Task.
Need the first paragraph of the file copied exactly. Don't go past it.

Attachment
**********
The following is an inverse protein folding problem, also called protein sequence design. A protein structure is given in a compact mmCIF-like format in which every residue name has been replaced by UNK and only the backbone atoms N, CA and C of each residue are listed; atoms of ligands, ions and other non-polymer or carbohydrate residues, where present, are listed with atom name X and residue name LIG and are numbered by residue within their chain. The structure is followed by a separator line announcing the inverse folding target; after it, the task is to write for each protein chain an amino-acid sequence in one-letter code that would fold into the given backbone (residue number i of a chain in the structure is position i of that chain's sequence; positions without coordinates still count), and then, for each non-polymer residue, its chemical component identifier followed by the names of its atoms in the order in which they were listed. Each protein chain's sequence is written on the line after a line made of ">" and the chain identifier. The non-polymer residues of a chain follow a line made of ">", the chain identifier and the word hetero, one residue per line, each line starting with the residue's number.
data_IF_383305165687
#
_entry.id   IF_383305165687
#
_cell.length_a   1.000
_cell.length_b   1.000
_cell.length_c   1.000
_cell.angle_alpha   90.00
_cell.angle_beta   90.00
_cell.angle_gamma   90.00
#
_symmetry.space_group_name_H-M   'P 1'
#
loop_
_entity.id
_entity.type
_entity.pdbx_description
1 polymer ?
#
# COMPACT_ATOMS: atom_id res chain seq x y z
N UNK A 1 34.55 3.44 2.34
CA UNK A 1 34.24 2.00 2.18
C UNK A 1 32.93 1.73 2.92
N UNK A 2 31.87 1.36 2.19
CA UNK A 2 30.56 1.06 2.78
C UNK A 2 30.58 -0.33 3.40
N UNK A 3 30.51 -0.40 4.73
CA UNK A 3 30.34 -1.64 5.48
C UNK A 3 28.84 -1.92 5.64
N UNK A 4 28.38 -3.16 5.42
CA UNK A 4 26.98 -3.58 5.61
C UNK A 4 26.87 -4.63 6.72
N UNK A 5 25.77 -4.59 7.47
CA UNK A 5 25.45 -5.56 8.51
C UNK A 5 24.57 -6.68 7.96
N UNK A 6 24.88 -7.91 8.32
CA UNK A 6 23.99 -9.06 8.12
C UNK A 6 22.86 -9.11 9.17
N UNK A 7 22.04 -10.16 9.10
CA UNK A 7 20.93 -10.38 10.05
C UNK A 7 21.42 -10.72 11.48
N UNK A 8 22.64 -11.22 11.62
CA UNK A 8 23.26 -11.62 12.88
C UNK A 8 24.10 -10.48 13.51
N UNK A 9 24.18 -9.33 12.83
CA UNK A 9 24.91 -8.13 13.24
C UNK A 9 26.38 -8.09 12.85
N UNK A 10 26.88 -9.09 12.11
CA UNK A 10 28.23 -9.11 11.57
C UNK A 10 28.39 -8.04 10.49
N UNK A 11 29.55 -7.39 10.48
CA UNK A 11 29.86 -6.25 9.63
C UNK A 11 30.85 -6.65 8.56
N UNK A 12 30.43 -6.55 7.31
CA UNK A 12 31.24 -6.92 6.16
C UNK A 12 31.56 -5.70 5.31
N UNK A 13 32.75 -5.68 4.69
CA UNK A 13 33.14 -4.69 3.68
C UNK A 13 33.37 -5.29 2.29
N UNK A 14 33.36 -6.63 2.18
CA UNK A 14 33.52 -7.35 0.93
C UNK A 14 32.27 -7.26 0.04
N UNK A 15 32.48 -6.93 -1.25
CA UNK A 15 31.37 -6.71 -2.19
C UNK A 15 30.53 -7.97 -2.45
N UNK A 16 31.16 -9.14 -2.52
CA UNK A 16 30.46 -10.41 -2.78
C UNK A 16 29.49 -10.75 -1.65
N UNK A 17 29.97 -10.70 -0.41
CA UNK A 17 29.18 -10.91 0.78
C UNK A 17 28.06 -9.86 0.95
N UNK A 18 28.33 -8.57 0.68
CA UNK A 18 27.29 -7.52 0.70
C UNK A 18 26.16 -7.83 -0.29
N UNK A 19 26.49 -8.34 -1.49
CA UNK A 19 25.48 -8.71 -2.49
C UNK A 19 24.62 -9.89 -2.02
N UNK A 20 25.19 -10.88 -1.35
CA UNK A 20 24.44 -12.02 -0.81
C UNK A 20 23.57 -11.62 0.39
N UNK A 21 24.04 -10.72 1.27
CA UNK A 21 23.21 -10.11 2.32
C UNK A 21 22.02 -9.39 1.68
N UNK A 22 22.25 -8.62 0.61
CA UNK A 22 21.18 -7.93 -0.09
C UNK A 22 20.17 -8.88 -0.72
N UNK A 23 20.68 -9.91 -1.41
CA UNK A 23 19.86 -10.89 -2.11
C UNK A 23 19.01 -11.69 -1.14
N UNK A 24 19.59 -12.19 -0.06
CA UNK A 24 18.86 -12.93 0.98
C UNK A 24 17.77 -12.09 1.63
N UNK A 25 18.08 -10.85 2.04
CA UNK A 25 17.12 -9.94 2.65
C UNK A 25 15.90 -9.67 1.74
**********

The following is an inverse protein folding problem, also called protein sequence design. A protein structure is given in a compact mmCIF-like format in which every residue name has been replaced by UNK and only the backbone atoms N, CA and C of each residue are listed; atoms of ligands, ions and other non-polymer or carbohydrate residues, where present, are listed with atom name X and residue name LIG and are numbered by residue within their chain. The structure is followed by a separator line announcing the inverse folding target; after it, the task is to write for each protein chain an amino-acid sequence in one-letter code that would fold into the given backbone (residue number i of a chain in the structure is position i of that chain's sequence; positions without coordinates still count), and then, for each non-polymer residue, its chemical component identifier followed by the names of its atoms in the order in which they were listed. Each protein chain's sequence is written on the line after a line made of ">" and the chain identifier. The non-polymer residues of a chain follow a line made of ">", the chain identifier and the word hetero, one residue per line, each line starting with the residue's number.